Over on Fully Vetted, I’ve blogged a few times about the continuing Food and Drug Administration (FDA) investigation into the "potential association between development of illness in dogs and the consumption of chicken jerky products also described as chicken tenders, strips or treats."
To date, the FDA has received reports of more than 1,300 pets that have possibly experienced adverse health effects as a result of eating jerky manufactured in China.
Affected dogs have come down with a variety of symptoms. Some individuals experience gastrointestinal problems like vomiting, loss of appetite, and diarrhea (sometimes containing blood). In other cases the kidneys are the primary target, leading to increased thirst and urination. Fanconi syndrome, a specific type of kidney disease characterized by abnormal levels of glucose, sodium, potassium, phosphorus, amino acids, and other substances in the urine has also been reported. Many animals have recovered, but unfortunately treatment has proven ineffective in others.
The FDA has not yet been able to determine the cause behind this crisis, but they have recently updated their public website concerning the ongoing investigation. The most important new information involves reports of illness associated with duck and sweet potato jerky treats. According to the website:
Since 2007, FDA has been actively investigating the cause of illness in pets reported in association with the consumption of chicken jerky products. More recently (2012), the product-associated complaints have expanded to other jerky pet treat products such as duck and sweet potato jerky treats. Samples have been tested by FDA laboratories, by the Veterinary Laboratory Response Network (Vet-LRN), and by other animal health diagnostic laboratories in the U.S for multiple chemical and microbiological contaminants.<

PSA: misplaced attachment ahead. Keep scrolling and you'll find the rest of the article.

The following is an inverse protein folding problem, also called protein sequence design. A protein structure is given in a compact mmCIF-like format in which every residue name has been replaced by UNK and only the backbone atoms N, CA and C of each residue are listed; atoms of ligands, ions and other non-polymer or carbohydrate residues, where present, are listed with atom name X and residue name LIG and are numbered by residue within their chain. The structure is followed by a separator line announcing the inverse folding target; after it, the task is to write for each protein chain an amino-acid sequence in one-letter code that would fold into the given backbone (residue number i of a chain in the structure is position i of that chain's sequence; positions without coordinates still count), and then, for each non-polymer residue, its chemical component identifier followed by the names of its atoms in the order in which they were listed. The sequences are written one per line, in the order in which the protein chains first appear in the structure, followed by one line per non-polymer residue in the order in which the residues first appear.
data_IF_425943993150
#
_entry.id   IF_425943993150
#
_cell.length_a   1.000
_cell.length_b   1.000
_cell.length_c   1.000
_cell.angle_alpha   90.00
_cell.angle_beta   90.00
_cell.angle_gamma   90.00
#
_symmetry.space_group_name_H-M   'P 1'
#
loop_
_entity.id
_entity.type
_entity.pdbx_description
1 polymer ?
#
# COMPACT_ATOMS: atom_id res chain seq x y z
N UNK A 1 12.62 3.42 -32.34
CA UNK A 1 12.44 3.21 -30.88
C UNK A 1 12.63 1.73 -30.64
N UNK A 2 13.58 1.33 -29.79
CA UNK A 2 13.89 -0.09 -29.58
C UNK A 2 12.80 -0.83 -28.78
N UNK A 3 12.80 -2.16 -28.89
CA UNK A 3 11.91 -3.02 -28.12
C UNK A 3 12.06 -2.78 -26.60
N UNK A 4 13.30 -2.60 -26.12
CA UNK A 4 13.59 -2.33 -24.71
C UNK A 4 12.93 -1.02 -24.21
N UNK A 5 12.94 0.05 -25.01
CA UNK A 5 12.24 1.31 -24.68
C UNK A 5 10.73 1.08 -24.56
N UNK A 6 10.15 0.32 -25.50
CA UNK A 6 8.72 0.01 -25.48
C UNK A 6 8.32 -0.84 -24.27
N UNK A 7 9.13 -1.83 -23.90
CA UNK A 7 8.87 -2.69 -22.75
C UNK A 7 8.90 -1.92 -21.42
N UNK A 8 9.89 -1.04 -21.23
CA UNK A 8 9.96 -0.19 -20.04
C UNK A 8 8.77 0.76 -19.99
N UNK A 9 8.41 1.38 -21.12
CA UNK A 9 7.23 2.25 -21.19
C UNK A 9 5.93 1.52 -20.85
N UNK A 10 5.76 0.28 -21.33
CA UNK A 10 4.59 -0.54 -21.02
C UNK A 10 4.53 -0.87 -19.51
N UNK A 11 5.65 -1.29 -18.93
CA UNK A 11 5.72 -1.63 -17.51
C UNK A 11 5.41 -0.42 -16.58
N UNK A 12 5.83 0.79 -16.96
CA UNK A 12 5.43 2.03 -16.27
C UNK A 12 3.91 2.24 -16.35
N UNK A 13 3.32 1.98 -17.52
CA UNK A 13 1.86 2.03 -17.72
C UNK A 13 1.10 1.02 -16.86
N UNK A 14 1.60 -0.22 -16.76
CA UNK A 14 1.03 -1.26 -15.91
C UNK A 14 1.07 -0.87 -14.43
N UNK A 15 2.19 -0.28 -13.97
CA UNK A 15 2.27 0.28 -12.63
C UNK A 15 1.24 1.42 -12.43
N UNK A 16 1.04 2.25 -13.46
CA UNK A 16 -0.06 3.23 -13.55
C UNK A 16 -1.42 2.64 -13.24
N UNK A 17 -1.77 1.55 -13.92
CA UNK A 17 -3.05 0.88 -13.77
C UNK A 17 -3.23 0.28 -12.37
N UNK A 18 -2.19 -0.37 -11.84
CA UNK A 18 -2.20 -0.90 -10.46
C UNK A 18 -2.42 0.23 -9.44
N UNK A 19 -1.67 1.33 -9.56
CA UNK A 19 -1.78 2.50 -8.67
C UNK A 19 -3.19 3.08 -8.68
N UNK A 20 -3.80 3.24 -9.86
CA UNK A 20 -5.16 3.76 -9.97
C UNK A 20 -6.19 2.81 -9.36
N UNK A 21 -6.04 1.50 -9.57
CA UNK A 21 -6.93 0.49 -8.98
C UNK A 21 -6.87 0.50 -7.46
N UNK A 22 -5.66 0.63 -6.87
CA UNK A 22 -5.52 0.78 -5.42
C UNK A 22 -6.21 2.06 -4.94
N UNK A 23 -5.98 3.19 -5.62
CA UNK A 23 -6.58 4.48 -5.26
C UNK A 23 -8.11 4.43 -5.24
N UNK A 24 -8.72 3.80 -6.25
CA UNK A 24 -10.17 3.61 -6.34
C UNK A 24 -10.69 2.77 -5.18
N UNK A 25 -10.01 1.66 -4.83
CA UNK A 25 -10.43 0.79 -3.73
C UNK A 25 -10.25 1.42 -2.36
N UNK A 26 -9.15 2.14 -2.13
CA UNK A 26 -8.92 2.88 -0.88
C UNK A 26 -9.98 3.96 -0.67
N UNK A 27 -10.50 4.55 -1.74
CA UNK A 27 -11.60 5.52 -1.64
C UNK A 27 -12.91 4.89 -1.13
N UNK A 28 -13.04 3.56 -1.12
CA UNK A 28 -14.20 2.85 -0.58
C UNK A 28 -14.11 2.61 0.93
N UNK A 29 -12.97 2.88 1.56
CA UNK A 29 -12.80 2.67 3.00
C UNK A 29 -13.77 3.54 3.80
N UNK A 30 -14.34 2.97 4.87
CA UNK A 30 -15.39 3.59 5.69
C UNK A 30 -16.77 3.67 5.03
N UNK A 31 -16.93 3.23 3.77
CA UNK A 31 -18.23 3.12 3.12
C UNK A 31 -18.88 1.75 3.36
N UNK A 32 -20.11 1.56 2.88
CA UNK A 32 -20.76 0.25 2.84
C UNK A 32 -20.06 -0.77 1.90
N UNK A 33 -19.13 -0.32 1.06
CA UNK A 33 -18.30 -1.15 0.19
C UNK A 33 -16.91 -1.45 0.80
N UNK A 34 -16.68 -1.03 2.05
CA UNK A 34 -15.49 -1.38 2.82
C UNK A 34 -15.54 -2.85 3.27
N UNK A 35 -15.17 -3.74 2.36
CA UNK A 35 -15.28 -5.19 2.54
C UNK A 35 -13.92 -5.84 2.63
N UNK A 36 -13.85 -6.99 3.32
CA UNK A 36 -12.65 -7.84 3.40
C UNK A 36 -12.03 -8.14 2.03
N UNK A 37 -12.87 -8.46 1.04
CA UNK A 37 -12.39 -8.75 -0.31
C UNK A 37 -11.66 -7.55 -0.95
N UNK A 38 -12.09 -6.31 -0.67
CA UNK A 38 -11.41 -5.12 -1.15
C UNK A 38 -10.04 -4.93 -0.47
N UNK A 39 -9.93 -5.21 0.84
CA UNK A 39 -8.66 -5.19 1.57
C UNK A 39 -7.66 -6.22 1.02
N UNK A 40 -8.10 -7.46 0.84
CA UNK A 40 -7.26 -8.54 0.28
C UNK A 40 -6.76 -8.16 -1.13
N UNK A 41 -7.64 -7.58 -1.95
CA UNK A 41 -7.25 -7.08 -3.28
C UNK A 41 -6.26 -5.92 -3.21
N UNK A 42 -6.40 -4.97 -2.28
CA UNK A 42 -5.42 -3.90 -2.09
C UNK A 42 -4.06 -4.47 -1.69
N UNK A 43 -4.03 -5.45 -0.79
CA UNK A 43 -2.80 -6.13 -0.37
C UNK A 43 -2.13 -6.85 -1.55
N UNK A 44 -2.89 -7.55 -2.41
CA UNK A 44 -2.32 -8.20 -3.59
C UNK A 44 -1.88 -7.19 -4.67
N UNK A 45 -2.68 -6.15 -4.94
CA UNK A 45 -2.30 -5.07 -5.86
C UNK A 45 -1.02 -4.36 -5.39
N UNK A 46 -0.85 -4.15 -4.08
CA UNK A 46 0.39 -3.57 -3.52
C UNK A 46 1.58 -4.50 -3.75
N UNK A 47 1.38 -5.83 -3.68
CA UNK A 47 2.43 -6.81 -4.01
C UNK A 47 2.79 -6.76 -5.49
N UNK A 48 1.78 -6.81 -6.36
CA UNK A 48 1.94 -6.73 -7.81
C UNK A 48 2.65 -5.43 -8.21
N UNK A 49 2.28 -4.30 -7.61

Product samples were tested for Salmonella, metals, furans, pesticides, antibiotics, mycotoxins, rodenticides, nephrotoxins (such as aristolochic acid, maleic acid, paraquat, ethylene glycol, diethylene glycol, toxic hydrocarbons, melamine and related triazines) and were screened for other chemicals and poisonous compounds. DNA verification was conducted on these samples to confirm the presence of poultry in the treats. Samples have also been submitted for nutritional composition (which includes glycerol concentrations), vitamin D excess and enterotoxin analysis. Some samples from recent cases (2011-2012) have been submitted for multiple tests and we are awaiting results. More samples are in the process of being collected for testing.
It’s interesting (and sad) to take a look at the list of complaints received by the FDA. The agency cautions that the record includes only the complaints received by their District Consumer Complaint Coordinators between January 1, 2007 and July 2, 2012 and do not include reports received through the electronic Safety Reporting Portal (SRP) system. Also,
The spreadsheet lists a "country of origin" (C.O.O.) column. A few entries list the United States as the C.O.O. This is not correct. The distributor is located in the U.S. but the manufacturer is located in China. In addition, one entry lists, "Afghanistan," as the C.O.O. It should indicate, "China," in the C.O.O. column. Freedom of Information laws require records to be released "as is" regardless of any perceived errors (either manual or human).
I noticed that record number of 101,655 involves two cats. Hopefully, this doesn’t represent the beginning of a new development in this continuing saga.
Dr. Jennifer Coates